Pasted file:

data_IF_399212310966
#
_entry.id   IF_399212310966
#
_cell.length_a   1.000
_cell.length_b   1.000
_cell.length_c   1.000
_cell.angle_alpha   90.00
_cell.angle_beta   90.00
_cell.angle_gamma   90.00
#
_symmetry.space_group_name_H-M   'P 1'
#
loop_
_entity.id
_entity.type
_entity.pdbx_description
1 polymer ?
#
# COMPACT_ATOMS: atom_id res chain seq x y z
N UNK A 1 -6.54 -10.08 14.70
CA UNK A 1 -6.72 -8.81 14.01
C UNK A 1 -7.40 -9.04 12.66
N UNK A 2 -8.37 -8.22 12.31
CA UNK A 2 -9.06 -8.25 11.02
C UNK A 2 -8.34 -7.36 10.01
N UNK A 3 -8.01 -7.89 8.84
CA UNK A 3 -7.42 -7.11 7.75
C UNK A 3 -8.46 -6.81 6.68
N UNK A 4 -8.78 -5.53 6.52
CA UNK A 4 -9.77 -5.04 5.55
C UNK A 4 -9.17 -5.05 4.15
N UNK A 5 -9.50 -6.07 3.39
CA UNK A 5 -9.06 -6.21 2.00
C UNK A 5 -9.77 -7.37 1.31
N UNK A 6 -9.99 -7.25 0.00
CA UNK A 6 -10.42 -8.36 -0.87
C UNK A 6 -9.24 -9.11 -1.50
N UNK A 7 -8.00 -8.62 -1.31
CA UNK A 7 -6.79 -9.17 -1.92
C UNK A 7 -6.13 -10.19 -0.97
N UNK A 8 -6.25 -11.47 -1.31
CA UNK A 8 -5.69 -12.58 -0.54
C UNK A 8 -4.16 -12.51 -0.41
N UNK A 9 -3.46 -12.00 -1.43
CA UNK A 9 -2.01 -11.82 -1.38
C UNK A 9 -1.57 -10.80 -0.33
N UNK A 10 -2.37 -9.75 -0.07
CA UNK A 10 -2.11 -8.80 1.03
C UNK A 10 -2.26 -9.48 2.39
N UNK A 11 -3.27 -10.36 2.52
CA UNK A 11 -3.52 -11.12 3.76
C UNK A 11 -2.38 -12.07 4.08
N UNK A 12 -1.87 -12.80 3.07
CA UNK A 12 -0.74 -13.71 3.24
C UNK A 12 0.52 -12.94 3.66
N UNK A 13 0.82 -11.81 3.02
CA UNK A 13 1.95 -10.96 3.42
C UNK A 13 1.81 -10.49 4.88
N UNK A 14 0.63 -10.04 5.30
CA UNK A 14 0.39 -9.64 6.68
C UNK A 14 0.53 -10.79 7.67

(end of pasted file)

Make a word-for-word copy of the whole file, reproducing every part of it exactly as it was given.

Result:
data_IF_399212310966
#
_entry.id   IF_399212310966
#
_cell.length_a   1.000
_cell.length_b   1.000
_cell.length_c   1.000
_cell.angle_alpha   90.00
_cell.angle_beta   90.00
_cell.angle_gamma   90.00
#
_symmetry.space_group_name_H-M   'P 1'
#
loop_
_entity.id
_entity.type
_entity.pdbx_description
1 polymer ?
#
# COMPACT_ATOMS: atom_id res chain seq x y z
N UNK A 1 -6.54 -10.08 14.70
CA UNK A 1 -6.72 -8.81 14.01
C UNK A 1 -7.40 -9.04 12.66
N UNK A 2 -8.37 -8.22 12.31
CA UNK A 2 -9.06 -8.25 11.02
C UNK A 2 -8.34 -7.36 10.01
N UNK A 3 -8.01 -7.89 8.84
CA UNK A 3 -7.42 -7.11 7.75
C UNK A 3 -8.46 -6.81 6.68
N UNK A 4 -8.78 -5.53 6.52
CA UNK A 4 -9.77 -5.04 5.55
C UNK A 4 -9.17 -5.05 4.15
N UNK A 5 -9.50 -6.07 3.39
CA UNK A 5 -9.06 -6.21 2.00
C UNK A 5 -9.77 -7.37 1.31
N UNK A 6 -9.99 -7.25 0.00
CA UNK A 6 -10.42 -8.36 -0.87
C UNK A 6 -9.24 -9.11 -1.50
N UNK A 7 -8.00 -8.62 -1.31
CA UNK A 7 -6.79 -9.17 -1.92
C UNK A 7 -6.13 -10.19 -0.97
N UNK A 8 -6.25 -11.47 -1.31
CA UNK A 8 -5.69 -12.58 -0.54
C UNK A 8 -4.16 -12.51 -0.41
N UNK A 9 -3.46 -12.00 -1.43
CA UNK A 9 -2.01 -11.82 -1.38
C UNK A 9 -1.57 -10.80 -0.33
N UNK A 10 -2.37 -9.75 -0.07
CA UNK A 10 -2.11 -8.80 1.03
C UNK A 10 -2.26 -9.48 2.39
N UNK A 11 -3.27 -10.36 2.52
CA UNK A 11 -3.52 -11.12 3.76
C UNK A 11 -2.38 -12.07 4.08
N UNK A 12 -1.87 -12.80 3.07
CA UNK A 12 -0.74 -13.71 3.24
C UNK A 12 0.52 -12.94 3.66
N UNK A 13 0.82 -11.81 3.02
CA UNK A 13 1.95 -10.96 3.42
C UNK A 13 1.81 -10.49 4.88
N UNK A 14 0.63 -10.04 5.30
CA UNK A 14 0.39 -9.64 6.68
C UNK A 14 0.53 -10.79 7.67